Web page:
A passage or road through the country, or some parts of
the use of the people. 1 Bouv. Inst. n. 442. The term highway is said to be
a generic name for all kinds of public ways. 6 Mod R, 255.
2. Highways are universally laid out by public authority and repaired at
the public expense, by direction of law. 4 Burr. Rep. 2511.
3. The public have an easement over a highway, of which the owner of the
land cannot deprive them; but the soil and freehold still remain in the
owner, and he may use the land above and below consistently with the
easement. He may, therefore, work a mine, sink a drain or water course,
under the highway, if the easement remains unimpaired. Vide Road; Street;
Way; and 4 Vin. Ab. 502; Bac. Ab. h. t.; Com. Dig. Chemin; Danes Ab.
Index, h. t.; Egremont on Highways; Wellbeloved on Highways; Woolrych on
Ways; 1 N. H. Rep. 16; 1 Conn. R. 103; 1 Pick. R. 122; 1 MCords R. 67; 2
Mass. R. 127; 1 Pick. R. 122; 3 Rawle, R. 495; 15 John. R. 483; 16 Mass. R.
33; 1 Shepl. R. 250; 4 Day, R. 330; 2 Bail. R. 271; 1 Yeates, Rep. 167.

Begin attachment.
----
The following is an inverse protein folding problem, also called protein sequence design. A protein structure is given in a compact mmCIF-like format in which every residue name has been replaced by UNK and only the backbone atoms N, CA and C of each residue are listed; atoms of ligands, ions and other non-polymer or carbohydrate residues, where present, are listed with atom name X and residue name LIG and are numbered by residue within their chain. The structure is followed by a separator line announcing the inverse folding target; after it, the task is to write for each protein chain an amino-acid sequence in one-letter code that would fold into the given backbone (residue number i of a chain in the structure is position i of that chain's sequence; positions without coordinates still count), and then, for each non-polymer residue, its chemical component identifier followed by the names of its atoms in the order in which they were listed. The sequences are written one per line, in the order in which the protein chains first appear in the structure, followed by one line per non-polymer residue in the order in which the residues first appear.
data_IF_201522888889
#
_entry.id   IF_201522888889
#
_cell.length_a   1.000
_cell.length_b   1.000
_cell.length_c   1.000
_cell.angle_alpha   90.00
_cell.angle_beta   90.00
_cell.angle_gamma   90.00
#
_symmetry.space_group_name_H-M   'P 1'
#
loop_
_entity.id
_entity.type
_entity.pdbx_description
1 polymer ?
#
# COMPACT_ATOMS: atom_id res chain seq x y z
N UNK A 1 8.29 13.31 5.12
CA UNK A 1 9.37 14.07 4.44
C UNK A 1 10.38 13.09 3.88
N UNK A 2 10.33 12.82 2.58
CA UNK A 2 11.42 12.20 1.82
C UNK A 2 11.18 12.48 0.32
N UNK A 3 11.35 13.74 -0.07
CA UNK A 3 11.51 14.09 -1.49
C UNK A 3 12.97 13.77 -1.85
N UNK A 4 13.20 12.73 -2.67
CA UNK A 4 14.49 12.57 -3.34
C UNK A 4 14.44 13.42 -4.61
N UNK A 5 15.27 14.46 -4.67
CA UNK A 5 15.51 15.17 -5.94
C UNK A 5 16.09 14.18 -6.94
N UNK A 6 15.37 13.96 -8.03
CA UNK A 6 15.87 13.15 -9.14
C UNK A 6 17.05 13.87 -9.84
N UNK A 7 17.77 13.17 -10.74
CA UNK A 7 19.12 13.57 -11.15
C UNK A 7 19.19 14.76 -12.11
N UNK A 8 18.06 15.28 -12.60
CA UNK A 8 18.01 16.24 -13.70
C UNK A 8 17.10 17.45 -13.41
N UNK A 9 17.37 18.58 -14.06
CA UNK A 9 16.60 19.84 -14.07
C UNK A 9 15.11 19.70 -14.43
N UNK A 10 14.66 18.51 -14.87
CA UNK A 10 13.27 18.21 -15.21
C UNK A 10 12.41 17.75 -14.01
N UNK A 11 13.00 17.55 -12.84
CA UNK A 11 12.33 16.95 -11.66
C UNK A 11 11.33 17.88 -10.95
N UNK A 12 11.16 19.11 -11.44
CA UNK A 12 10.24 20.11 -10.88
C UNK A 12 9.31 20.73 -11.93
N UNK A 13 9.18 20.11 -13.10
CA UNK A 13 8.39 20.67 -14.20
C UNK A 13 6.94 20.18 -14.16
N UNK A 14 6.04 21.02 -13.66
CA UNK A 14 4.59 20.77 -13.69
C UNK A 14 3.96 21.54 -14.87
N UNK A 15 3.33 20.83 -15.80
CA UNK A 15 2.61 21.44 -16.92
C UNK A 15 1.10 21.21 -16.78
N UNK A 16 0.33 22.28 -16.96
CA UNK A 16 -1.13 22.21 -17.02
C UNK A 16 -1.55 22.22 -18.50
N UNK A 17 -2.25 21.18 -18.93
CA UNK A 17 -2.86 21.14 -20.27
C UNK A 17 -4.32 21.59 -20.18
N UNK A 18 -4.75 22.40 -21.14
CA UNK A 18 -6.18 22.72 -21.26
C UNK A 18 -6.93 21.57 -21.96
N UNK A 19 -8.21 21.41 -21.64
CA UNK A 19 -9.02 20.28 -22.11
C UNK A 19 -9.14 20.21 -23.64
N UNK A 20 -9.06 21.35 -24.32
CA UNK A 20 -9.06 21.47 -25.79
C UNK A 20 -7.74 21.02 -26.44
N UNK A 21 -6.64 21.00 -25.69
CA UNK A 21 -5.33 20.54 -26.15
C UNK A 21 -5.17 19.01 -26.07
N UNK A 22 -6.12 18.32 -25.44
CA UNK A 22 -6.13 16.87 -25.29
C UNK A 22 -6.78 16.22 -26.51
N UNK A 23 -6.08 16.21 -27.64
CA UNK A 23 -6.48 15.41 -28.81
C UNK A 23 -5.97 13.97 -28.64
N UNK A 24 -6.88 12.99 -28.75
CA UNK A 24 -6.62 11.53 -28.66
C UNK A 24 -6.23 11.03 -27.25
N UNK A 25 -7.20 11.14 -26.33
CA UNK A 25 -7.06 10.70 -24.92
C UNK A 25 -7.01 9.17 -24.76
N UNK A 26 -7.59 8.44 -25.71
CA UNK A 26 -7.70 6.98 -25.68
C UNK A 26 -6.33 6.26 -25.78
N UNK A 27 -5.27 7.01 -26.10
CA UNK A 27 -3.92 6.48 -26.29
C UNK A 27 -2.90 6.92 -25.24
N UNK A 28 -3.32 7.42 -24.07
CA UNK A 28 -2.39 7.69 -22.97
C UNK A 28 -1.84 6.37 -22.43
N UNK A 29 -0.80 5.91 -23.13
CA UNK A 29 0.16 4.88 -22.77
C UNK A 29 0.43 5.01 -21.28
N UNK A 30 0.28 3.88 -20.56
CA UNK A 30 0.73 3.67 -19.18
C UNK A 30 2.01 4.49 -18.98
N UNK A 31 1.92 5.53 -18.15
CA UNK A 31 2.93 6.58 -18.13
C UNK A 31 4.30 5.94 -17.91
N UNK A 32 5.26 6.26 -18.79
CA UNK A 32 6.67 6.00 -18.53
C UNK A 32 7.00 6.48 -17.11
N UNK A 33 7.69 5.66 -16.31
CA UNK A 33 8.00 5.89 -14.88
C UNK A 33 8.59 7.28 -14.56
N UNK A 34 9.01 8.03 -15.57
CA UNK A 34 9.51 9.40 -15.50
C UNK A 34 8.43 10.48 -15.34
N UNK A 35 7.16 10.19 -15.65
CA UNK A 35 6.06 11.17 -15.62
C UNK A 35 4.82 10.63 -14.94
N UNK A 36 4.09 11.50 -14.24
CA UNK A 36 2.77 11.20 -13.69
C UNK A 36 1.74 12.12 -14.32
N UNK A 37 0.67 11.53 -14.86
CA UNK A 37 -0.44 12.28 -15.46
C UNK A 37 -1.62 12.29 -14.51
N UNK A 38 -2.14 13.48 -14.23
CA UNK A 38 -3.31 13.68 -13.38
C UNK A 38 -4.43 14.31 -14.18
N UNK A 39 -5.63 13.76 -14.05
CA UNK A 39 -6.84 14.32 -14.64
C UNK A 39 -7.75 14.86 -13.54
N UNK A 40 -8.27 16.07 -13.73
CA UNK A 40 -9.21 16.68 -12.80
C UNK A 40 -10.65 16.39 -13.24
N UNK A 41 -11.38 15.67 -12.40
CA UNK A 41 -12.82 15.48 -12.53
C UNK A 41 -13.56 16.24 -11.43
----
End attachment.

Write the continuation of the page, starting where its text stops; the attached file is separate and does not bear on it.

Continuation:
4. The owners of lots on opposite sides of a highway, are prima facie
owners, each of one half of the highway,, 9 Serg. & Rawle, 33; Ham.
Parties, 275; Bro. Abr. Nuisance, pl. 18 and the owner may recover the
possession in ejectment, and have it delivered to him, subject to the
public easement. Adams on Eject. 19, 18; 2 Johns. Rep. 357; 15 Johns. Rep.
447; 6 Mass. 454; 2 Mass. 125.
5. If the highway is impassable, the public have the right to pass over
the adjacent soil; but this rule does not extend to private ways, without
an express grant. Morg. Vad. Mec. 456-7; 1 Tho. Co. Lit. 275; note 1
Barton, Elem. Conv. 271; Yelv. 142, note 1.
Source: Bouviers Law Dictionary 1856 Edition